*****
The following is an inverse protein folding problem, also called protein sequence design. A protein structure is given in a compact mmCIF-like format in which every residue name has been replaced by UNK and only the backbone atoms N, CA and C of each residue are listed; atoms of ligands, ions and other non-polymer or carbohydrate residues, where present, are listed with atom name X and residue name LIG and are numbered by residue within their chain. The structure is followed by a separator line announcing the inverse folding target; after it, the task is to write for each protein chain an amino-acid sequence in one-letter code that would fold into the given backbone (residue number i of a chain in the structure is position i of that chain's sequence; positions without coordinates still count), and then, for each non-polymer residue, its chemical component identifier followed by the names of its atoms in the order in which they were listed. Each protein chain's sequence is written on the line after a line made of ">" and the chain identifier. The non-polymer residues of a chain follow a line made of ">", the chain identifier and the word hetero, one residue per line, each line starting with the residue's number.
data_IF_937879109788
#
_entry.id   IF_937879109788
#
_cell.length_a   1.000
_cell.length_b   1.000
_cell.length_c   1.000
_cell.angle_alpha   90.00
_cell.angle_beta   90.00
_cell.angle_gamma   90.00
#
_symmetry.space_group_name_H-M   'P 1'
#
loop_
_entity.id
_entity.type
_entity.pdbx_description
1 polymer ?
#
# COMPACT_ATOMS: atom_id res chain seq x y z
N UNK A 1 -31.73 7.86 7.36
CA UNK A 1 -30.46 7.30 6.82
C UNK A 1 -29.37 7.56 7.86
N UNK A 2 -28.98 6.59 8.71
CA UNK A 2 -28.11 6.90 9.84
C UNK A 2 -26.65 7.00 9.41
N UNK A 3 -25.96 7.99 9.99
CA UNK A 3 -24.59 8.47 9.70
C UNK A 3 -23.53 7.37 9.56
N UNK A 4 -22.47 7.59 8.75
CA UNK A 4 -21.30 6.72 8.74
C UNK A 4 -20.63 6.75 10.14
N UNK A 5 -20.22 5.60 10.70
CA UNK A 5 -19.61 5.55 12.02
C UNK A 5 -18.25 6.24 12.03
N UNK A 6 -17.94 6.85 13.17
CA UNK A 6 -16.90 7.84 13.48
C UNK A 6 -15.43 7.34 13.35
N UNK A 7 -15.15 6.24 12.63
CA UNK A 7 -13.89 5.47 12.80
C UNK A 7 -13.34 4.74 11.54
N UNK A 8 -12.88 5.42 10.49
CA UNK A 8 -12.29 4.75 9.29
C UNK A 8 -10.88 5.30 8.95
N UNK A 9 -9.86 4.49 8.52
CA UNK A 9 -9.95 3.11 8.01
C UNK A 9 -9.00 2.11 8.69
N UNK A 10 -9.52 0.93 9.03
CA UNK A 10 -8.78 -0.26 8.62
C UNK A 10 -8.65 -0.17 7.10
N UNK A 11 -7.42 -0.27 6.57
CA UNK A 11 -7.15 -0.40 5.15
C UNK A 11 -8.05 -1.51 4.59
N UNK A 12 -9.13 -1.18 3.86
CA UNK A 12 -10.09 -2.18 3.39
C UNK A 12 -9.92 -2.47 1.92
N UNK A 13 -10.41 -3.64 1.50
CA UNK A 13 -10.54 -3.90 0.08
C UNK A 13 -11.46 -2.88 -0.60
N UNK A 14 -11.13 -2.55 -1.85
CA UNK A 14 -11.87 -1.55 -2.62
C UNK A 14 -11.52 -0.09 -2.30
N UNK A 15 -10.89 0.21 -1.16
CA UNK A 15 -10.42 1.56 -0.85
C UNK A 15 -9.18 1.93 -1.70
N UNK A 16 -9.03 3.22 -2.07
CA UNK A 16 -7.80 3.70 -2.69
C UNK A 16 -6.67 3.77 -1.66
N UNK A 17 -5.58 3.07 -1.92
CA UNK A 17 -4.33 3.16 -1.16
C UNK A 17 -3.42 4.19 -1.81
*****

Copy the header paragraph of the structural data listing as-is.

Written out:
The following is an inverse protein folding problem, also called protein sequence design. A protein structure is given in a compact mmCIF-like format in which every residue name has been replaced by UNK and only the backbone atoms N, CA and C of each residue are listed; atoms of ligands, ions and other non-polymer or carbohydrate residues, where present, are listed with atom name X and residue name LIG and are numbered by residue within their chain. The structure is followed by a separator line announcing the inverse folding target; after it, the task is to write for each protein chain an amino-acid sequence in one-letter code that would fold into the given backbone (residue number i of a chain in the structure is position i of that chain's sequence; positions without coordinates still count), and then, for each non-polymer residue, its chemical component identifier followed by the names of its atoms in the order in which they were listed. Each protein chain's sequence is written on the line after a line made of ">" and the chain identifier. The non-polymer residues of a chain follow a line made of ">", the chain identifier and the word hetero, one residue per line, each line starting with the residue's number.